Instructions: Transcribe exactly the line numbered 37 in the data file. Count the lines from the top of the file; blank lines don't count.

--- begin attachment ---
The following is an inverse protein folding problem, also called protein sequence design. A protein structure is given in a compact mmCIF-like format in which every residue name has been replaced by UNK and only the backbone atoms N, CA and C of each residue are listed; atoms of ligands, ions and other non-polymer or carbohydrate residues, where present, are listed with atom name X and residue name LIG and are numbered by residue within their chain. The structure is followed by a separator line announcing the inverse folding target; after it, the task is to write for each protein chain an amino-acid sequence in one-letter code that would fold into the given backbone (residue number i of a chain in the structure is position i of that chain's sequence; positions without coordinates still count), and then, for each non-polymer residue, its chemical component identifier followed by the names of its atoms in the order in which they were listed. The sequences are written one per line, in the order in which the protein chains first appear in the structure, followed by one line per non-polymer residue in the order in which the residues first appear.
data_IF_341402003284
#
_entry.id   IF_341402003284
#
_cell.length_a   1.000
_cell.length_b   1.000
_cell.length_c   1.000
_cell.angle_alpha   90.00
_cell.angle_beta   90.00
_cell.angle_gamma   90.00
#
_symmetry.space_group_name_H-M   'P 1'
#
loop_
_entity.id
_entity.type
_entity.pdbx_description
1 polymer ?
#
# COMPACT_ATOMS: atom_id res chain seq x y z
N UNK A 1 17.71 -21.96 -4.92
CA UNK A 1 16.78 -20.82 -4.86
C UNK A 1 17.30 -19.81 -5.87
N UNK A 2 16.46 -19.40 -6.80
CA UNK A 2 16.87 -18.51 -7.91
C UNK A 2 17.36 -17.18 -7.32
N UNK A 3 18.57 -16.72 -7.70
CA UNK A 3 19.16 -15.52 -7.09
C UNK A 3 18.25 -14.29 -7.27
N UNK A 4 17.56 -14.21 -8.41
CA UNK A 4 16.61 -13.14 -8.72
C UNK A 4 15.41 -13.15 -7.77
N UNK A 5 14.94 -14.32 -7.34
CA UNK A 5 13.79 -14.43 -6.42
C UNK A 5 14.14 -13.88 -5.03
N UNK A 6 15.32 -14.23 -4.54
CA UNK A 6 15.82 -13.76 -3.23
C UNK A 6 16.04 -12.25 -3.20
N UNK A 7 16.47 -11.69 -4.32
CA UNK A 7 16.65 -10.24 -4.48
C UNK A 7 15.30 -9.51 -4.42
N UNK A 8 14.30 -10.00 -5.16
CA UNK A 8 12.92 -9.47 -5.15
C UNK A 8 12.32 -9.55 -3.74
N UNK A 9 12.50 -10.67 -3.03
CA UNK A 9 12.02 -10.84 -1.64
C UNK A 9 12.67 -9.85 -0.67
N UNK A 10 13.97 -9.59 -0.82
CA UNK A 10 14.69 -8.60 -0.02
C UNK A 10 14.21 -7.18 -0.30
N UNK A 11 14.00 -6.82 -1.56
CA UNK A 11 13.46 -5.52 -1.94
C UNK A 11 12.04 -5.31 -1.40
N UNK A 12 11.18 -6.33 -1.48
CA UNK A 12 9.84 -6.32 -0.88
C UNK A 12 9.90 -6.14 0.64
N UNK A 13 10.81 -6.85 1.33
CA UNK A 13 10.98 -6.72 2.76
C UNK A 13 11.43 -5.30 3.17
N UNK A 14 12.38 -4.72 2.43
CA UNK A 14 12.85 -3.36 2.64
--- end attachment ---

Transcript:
N UNK A 6 15.32 -14.23 -4.54